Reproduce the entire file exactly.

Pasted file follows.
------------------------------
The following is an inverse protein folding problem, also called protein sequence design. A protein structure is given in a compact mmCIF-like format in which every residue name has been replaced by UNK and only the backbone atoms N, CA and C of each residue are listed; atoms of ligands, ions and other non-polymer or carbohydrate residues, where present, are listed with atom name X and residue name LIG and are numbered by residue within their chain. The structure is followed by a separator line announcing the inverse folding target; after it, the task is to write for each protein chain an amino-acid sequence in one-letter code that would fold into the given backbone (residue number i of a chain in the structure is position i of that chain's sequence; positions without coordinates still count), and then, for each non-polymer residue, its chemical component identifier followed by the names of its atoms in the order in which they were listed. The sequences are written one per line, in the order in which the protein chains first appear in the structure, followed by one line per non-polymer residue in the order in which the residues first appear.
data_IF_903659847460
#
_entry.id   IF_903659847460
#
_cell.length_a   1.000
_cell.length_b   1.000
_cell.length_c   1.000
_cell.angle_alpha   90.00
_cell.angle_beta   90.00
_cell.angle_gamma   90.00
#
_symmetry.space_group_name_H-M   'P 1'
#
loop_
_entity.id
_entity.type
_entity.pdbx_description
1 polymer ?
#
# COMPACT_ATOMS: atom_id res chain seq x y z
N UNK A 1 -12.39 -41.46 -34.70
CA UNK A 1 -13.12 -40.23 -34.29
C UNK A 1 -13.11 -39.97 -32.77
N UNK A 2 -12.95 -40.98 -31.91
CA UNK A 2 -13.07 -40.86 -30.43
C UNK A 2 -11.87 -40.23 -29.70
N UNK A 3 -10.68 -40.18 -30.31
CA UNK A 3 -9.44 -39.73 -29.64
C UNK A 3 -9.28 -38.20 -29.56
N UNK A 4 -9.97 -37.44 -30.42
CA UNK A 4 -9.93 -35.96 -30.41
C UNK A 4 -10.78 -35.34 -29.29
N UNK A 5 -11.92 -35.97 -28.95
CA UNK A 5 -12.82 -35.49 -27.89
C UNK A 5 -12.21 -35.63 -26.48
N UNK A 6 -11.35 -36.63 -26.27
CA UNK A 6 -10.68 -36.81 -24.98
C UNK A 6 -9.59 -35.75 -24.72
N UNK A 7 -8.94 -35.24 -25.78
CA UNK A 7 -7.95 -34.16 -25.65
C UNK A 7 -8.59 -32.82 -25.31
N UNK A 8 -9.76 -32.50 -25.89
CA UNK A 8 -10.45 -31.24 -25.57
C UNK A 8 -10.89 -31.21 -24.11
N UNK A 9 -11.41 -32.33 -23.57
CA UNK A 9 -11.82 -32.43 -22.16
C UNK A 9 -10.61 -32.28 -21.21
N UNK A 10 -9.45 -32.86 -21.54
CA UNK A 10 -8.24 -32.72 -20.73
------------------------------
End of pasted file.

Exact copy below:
The following is an inverse protein folding problem, also called protein sequence design. A protein structure is given in a compact mmCIF-like format in which every residue name has been replaced by UNK and only the backbone atoms N, CA and C of each residue are listed; atoms of ligands, ions and other non-polymer or carbohydrate residues, where present, are listed with atom name X and residue name LIG and are numbered by residue within their chain. The structure is followed by a separator line announcing the inverse folding target; after it, the task is to write for each protein chain an amino-acid sequence in one-letter code that would fold into the given backbone (residue number i of a chain in the structure is position i of that chain's sequence; positions without coordinates still count), and then, for each non-polymer residue, its chemical component identifier followed by the names of its atoms in the order in which they were listed. The sequences are written one per line, in the order in which the protein chains first appear in the structure, followed by one line per non-polymer residue in the order in which the residues first appear.
data_IF_903659847460
#
_entry.id   IF_903659847460
#
_cell.length_a   1.000
_cell.length_b   1.000
_cell.length_c   1.000
_cell.angle_alpha   90.00
_cell.angle_beta   90.00
_cell.angle_gamma   90.00
#
_symmetry.space_group_name_H-M   'P 1'
#
loop_
_entity.id
_entity.type
_entity.pdbx_description
1 polymer ?
#
# COMPACT_ATOMS: atom_id res chain seq x y z
N UNK A 1 -12.39 -41.46 -34.70
CA UNK A 1 -13.12 -40.23 -34.29
C UNK A 1 -13.11 -39.97 -32.77
N UNK A 2 -12.95 -40.98 -31.91
CA UNK A 2 -13.07 -40.86 -30.43
C UNK A 2 -11.87 -40.23 -29.70
N UNK A 3 -10.68 -40.18 -30.31
CA UNK A 3 -9.44 -39.73 -29.64
C UNK A 3 -9.28 -38.20 -29.56
N UNK A 4 -9.97 -37.44 -30.42
CA UNK A 4 -9.93 -35.96 -30.41
C UNK A 4 -10.78 -35.34 -29.29
N UNK A 5 -11.92 -35.97 -28.95
CA UNK A 5 -12.82 -35.49 -27.89
C UNK A 5 -12.21 -35.63 -26.48
N UNK A 6 -11.35 -36.63 -26.27
CA UNK A 6 -10.68 -36.81 -24.98
C UNK A 6 -9.59 -35.75 -24.72
N UNK A 7 -8.94 -35.24 -25.78
CA UNK A 7 -7.95 -34.16 -25.65
C UNK A 7 -8.59 -32.82 -25.31
N UNK A 8 -9.76 -32.50 -25.89
CA UNK A 8 -10.45 -31.24 -25.57
C UNK A 8 -10.89 -31.21 -24.11
N UNK A 9 -11.41 -32.33 -23.57
CA UNK A 9 -11.82 -32.43 -22.16
C UNK A 9 -10.61 -32.28 -21.21
N UNK A 10 -9.45 -32.86 -21.54
CA UNK A 10 -8.24 -32.72 -20.73